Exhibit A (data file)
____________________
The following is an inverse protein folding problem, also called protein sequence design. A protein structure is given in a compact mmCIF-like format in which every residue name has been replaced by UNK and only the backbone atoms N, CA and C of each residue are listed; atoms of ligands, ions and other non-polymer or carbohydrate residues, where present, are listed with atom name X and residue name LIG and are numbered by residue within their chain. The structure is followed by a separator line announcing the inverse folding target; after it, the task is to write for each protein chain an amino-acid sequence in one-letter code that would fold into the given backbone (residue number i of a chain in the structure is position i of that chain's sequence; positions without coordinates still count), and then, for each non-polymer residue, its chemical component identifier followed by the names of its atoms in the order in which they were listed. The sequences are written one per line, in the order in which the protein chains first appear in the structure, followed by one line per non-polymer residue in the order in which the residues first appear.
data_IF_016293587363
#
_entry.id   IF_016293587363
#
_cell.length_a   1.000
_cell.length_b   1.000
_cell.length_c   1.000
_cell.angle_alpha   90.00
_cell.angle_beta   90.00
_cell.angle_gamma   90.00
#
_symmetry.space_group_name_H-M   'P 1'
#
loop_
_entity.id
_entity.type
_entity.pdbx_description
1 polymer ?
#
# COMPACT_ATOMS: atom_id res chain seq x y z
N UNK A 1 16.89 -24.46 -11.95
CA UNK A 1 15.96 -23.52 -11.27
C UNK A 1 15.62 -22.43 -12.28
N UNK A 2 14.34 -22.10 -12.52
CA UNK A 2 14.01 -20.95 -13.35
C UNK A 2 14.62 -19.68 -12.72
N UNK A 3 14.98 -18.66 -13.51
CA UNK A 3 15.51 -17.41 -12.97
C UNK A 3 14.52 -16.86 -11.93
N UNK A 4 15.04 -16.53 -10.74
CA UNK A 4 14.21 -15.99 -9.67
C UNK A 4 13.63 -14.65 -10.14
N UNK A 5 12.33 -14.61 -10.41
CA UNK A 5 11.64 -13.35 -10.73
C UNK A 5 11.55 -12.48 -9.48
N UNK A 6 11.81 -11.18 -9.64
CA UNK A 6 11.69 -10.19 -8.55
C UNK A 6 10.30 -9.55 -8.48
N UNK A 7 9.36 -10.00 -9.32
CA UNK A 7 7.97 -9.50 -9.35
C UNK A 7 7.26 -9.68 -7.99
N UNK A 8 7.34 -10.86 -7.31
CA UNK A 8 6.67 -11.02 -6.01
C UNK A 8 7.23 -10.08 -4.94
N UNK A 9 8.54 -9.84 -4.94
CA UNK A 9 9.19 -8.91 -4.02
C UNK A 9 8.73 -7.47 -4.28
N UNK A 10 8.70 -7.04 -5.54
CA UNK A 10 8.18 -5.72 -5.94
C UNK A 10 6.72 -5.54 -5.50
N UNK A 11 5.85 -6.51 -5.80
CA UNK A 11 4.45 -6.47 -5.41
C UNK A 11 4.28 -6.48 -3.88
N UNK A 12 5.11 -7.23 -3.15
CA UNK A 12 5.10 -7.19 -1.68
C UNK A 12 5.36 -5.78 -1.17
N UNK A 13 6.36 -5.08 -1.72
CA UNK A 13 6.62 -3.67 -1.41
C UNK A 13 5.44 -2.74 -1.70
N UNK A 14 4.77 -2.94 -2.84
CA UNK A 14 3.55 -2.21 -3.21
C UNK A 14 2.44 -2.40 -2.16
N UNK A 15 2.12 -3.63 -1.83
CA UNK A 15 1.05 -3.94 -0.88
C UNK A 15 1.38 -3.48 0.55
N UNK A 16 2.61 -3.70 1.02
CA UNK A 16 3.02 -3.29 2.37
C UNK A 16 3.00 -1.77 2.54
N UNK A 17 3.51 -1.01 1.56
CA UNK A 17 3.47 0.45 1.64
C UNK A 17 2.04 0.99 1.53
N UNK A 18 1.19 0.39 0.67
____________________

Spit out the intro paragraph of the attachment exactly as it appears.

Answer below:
The following is an inverse protein folding problem, also called protein sequence design. A protein structure is given in a compact mmCIF-like format in which every residue name has been replaced by UNK and only the backbone atoms N, CA and C of each residue are listed; atoms of ligands, ions and other non-polymer or carbohydrate residues, where present, are listed with atom name X and residue name LIG and are numbered by residue within their chain. The structure is followed by a separator line announcing the inverse folding target; after it, the task is to write for each protein chain an amino-acid sequence in one-letter code that would fold into the given backbone (residue number i of a chain in the structure is position i of that chain's sequence; positions without coordinates still count), and then, for each non-polymer residue, its chemical component identifier followed by the names of its atoms in the order in which they were listed. The sequences are written one per line, in the order in which the protein chains first appear in the structure, followed by one line per non-polymer residue in the order in which the residues first appear.